Falcons helping out offense by getting defensive
In Thomas DeCoud’s locker is a shiny gold belt, akin to
something a heavyweight boxing champion might wear. The Atlanta
Falcons pass it around each week to the defensive back who does the
best job in a series of ball-catching drills.
From the next locker, Dunta Robinson eyes the gaudy prize.
”Thomas gets to brag for a week,” the cornerback said. ”Next
Tuesday, it won’t be in his locker. I haven’t won it yet, but
that’s soon to come.”
Even though it’s all in good fun, the belt does symbolize what
the Atlanta defense hopes to become.
Usually one of the league’s lowest-ranked units, the Falcons
have spent the past couple of years trying to upgrade their speed
and athleticism. Those efforts are clearly paying off.
Atlanta (3-1) has allowed just 15 points a game, which ranks
sixth in the NFL. The Falcons haven’t finished that low since their
1998 Super Bowl team gave up the fourth fewest.
They also have taken a huge chunk off their passing yards, which
was just what they had in mind landing Robinson as their major
free-agent acquisition of the offseason. He’s holding down one side
of the field, while 5-foot-9 Brent Grimes, who went undrafted out
of Division II and spent time in NFL Europa, has shown he belongs
in the big time at the other corner.
”We’ve got the right group of guys,” first-round pick Sean
Weatherspoon said. ”You can just feel it. Nobody resents anyone on
this defense. Even me, being a rookie, when I say, `Come on, guys,
let’s go,’ no one looks at me and says, `Hush up, rookie.’ You
definitely can sense that we mesh well together.”
Indeed, the Falcons have an intriguing mix on defense.
Linebacker Mike Peterson and end John Abraham have each been around
more than a decade. Players such as Robinson, safety Erik Coleman
and tackle Jonathan Babineux are right in their primes. The last
two drafts have produced Weatherspoon and 2009 top pick Peria
Jerry, who starts at tackle.
But the guys to really keep an eye on are in their third years:
Grimes, DeCoud at safety, end Kroy Biermann and middle linebacker
Curtis Lofton, who has quickly established himself as the leader of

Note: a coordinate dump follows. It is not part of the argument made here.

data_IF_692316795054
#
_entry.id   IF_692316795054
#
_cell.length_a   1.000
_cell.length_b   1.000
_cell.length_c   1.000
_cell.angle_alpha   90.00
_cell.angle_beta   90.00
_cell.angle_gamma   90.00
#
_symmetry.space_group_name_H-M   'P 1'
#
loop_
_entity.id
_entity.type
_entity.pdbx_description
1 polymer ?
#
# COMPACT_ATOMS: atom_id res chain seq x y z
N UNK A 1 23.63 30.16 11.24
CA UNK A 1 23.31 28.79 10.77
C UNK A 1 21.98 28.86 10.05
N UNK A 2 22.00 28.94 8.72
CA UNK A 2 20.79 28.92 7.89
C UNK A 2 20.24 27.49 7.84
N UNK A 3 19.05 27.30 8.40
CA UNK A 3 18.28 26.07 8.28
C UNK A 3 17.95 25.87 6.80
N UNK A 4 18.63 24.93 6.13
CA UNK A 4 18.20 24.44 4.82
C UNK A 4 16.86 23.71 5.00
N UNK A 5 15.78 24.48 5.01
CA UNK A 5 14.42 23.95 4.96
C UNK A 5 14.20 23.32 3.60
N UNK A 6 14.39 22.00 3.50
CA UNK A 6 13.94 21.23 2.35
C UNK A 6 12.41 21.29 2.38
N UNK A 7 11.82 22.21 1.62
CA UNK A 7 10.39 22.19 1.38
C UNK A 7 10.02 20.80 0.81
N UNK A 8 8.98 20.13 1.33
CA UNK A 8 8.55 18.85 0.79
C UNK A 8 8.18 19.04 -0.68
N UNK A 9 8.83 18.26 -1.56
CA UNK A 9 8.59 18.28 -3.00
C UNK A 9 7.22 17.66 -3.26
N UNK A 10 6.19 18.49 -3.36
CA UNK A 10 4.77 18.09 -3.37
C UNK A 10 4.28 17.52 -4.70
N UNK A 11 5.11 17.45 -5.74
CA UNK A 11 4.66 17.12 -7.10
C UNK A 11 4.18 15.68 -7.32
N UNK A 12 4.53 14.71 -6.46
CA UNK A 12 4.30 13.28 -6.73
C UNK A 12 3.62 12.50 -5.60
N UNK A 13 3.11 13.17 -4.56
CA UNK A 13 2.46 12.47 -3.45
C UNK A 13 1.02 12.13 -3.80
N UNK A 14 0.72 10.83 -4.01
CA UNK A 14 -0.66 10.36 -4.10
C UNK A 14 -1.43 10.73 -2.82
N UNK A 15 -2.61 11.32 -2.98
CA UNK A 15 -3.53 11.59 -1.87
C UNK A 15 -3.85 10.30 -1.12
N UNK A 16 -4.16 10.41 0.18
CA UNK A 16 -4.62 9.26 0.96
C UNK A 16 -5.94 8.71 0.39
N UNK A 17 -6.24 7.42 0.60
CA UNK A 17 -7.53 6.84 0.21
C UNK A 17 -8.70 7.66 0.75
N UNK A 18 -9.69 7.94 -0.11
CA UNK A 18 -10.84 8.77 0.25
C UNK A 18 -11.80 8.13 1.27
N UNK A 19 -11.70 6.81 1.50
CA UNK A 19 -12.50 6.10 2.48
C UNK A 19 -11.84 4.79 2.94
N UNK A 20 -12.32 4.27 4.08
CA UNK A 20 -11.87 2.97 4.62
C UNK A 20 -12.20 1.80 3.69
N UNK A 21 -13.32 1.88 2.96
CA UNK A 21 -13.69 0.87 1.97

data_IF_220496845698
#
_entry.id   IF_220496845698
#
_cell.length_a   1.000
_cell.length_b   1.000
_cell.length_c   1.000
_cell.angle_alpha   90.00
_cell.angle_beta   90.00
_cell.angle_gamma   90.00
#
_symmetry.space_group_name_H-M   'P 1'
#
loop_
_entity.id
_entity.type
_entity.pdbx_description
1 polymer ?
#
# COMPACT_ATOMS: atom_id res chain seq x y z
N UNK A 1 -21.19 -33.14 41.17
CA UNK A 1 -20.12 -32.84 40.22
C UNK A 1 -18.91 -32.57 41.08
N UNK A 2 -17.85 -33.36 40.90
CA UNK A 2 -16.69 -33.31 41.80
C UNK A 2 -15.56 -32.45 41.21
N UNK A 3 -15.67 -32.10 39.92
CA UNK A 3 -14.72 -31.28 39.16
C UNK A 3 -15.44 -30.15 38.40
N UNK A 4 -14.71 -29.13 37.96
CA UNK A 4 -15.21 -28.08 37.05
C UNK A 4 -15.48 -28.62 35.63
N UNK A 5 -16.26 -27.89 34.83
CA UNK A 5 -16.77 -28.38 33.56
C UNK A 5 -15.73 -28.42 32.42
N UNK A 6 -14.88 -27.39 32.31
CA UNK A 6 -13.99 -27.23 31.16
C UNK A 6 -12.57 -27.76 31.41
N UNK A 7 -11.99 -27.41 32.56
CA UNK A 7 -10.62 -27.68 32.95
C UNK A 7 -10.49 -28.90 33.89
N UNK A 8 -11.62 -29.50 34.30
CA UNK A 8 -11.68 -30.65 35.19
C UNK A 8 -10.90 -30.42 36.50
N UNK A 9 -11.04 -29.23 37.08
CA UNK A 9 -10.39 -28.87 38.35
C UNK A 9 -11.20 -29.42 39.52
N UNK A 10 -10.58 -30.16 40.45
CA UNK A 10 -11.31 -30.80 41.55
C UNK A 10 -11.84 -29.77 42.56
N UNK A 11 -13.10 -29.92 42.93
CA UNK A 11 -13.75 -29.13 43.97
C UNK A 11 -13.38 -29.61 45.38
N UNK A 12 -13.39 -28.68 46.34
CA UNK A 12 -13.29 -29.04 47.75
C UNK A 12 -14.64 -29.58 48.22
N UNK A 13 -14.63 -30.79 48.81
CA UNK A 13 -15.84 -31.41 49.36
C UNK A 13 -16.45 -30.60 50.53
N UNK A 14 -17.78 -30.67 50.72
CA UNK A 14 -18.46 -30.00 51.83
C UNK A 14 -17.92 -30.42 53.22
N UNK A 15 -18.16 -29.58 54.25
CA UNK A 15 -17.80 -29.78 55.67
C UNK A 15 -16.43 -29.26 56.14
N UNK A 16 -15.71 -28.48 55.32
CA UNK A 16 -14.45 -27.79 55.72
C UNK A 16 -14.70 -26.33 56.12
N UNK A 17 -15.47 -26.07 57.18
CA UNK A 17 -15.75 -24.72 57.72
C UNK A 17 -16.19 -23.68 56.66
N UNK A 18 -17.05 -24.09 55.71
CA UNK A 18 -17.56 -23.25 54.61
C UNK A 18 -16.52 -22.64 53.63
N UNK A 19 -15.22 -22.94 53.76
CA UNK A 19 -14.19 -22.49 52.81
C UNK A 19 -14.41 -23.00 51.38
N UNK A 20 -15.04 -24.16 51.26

the defense even though others have been around much longer.
”When guys are hitting that third and fourth year, that’s when
they start to become the players they’re supposed to be,” tight
end Tony Gonzalez said. ”If you can’t figure it out by year three
or four, more than likely you’re not going to figure it out. These
guys are starting to figure it out. They realize how good they can
Granted, the Falcons have benefited the first quarter of the
season by playing offensively challenged teams such as Arizona and
San Francisco. They also caught a break in Week 1 against the
Pittsburgh Steelers, who didn’t have suspended quarterback Ben
But considering where Atlanta has been mired much of its
history, no one’s quibbling about the improvement shown so far.
Over the past decade, the Falcons have never finished higher
than 14th in yards allowed, and they’ve generally placed in the
bottom third of the league rankings. Last year, Atlanta was 21st in
total defense, largely because only four teams gave up more yards
through the air.
That’s why the Falcons gave Robinson, one of the league’s better
lockdown cornerbacks, a six-year contract that included about $22.5
million in guaranteed money. Robinson has yet to make an
interception, which isn’t surprising – teams rarely throw his
But everyone else has gotten chances. Second-year safety William
Moore leads the teams with two interceptions. Grimes and DeCoud
each have one, as do Lofton and Peterson. Overall, the Falcons lead
the NFL with eight picks.
”It’s a combination of experience and chemistry,” DeCoud said.
”We’ve played with each other a couple of years now. It’s time to
cut loose and go make plays.”
Cleveland coach Eric Mangini, whose team faces the Falcons on
Sunday, is impressed with the guys up front.
”They are able to generate pressure with their front four,
generate pressure through their blitz packages and then they do a
nice job of creating some negative runs with the penetration and
the fast flow linebackers and that type of approach,” he said.
Coming in, everyone knew defense was the key to Atlanta’s
Quarterback Matt Ryan leads an offense that is loaded with
weapons, including Gonzalez, running back Michael Turner and
receiver Roddy White. So it’s no surprise to see the Falcons ranked
among the top 10 in passing, rushing and total yards.
”Our offense is a high-powered, really good offense,” DeCoud
said. ”We felt like we needed to do everything we could on the
defense to carry our weight and not necessarily be a
For now, they’ll make do with that gold belt.
But if this keeps up, they all may get a prize at the end of the
”We’re climbing that ladder to be the best, and that process is
lovely,” said Peterson, a 12-year veteran, breaking into a big
smile. ”I’m chasing that ring, man. I know my clock is
AP Sports Writer Tom Withers in Cleveland contributed to this